- Before this Act was passed, there were just five national parks in India.
Wild Life (Protection) Amendment Bill, 2021- Proposed Modifications
The proposed bill includes amendments for better protected area management as well as justifications for certain permitted activities like livestock movement or grazing as well as lawful local community use of drinking water until they acquire a superior relocation strategy.
The Act contains six schedules that protect various species of plants, animals, and pests (one). Vermin are little animals that transmit sickness and pollute food. The Bill reduces the total number of schedules to four by:
- Schedule I for species that will enjoy the highest level of protection,
- Schedule II for species that will be subject to a lesser degree of protection and
- Schedule III that covers plants.
- It removes the schedule for vermin species. Vermin refers to small animals that carry diseases and destroy food.
- It inserts a new schedule for specimens listed in the Appendices under CITES (scheduled specimens).
The Wildlife Protection Act Protected Areas
1. Sanctuaries: Sanctuaries are places of refuge where injured, abandoned, and abused animals is permitted to remain in peace in their natural environment without any human involvement.
- They are regions where endangered animals naturally occur and are guarded against theft, hunting, and predation.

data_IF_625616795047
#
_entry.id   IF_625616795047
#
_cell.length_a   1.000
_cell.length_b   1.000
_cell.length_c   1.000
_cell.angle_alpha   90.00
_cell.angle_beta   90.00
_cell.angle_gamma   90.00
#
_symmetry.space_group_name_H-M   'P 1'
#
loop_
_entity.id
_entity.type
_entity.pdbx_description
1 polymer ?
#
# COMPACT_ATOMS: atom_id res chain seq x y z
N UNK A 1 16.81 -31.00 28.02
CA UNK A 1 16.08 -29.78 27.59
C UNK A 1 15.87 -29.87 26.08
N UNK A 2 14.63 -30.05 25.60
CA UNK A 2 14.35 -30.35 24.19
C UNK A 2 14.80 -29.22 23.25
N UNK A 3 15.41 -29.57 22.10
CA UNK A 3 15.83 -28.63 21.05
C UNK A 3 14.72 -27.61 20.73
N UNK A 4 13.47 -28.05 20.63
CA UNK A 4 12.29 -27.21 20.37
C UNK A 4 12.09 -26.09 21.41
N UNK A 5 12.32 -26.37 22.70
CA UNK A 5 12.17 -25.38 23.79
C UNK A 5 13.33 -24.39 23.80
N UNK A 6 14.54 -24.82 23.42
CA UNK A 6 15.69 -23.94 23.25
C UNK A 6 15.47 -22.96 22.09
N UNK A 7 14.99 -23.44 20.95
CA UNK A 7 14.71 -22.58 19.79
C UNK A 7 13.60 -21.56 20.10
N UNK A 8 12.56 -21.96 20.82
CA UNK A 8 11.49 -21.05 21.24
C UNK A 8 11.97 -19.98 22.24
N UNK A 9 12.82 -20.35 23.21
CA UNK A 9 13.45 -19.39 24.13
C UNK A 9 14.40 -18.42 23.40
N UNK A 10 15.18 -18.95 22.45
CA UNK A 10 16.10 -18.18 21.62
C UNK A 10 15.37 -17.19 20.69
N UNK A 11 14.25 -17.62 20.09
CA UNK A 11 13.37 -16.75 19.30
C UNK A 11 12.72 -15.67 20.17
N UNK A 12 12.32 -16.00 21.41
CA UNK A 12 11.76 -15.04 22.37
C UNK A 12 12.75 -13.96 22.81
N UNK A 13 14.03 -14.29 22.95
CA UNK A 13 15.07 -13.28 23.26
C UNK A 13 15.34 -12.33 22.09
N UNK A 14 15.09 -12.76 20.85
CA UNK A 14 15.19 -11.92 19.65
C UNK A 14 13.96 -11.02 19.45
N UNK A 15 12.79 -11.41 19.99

- Animals are not bred in this area for profit.
- Any disruption to the species is prohibited.
- Inside the sanctuaries, it is forbidden to catch or kill animals.
- A Notification issued by the State government designates a wildlife sanctuary. A State Legislature Resolution may change boundary lines.
- Private ownership rights and human activities like timber harvesting are allowed as long as they don’t negatively impact the welfare of the animals. Only very little human activity is allowed.
- They are accessible to everyone. But individuals must be escorted at all times. There are limitations on who is permitted to enter and/or live inside the confines.
2. National Parks: The government has designated certain regions as national parks in order to preserve the ecosystem.
- Compared to a wildlife refuge, a national park has additional restrictions.
- State governments have the authority to declare national parks via notification. A resolution passed by the State Legislature must be used to change a national park’s limits.
- A national park’s primary goals are the preservation of the local biodiversity and the natural environment.
- In national parks, the environment, wildlife, and flora are all present in their native forms.
- Their borders are established and clear. Human activity is prohibited in this area.
- Nobody is allowed to harm, remove, or exploit any wildlife from a national park, as well as harm or remove any wild animal’s habitat from within a national park.
- Human activity is not permitted.
- Private tenancy rights and livestock grazing are prohibited in this area.
- It is prohibited to hunt or capture any of the species listed in the Schedules of the Wildlife Act.
3. Conservation Reserves: Following consultation with the neighbourhood, the State government may designate a region as a conservation reserve (especially those that are close to sanctuaries or parks).
4. Community Reserves: Following consultation with the neighbourhood or a volunteer working to preserve the species, the State government may designate any private or public area as a community reserve.
5. Tiger Reserves: In India, these places are set aside for the preservation and protection of tigers. On the National Tiger Conservation Authority’s advice, they are declared.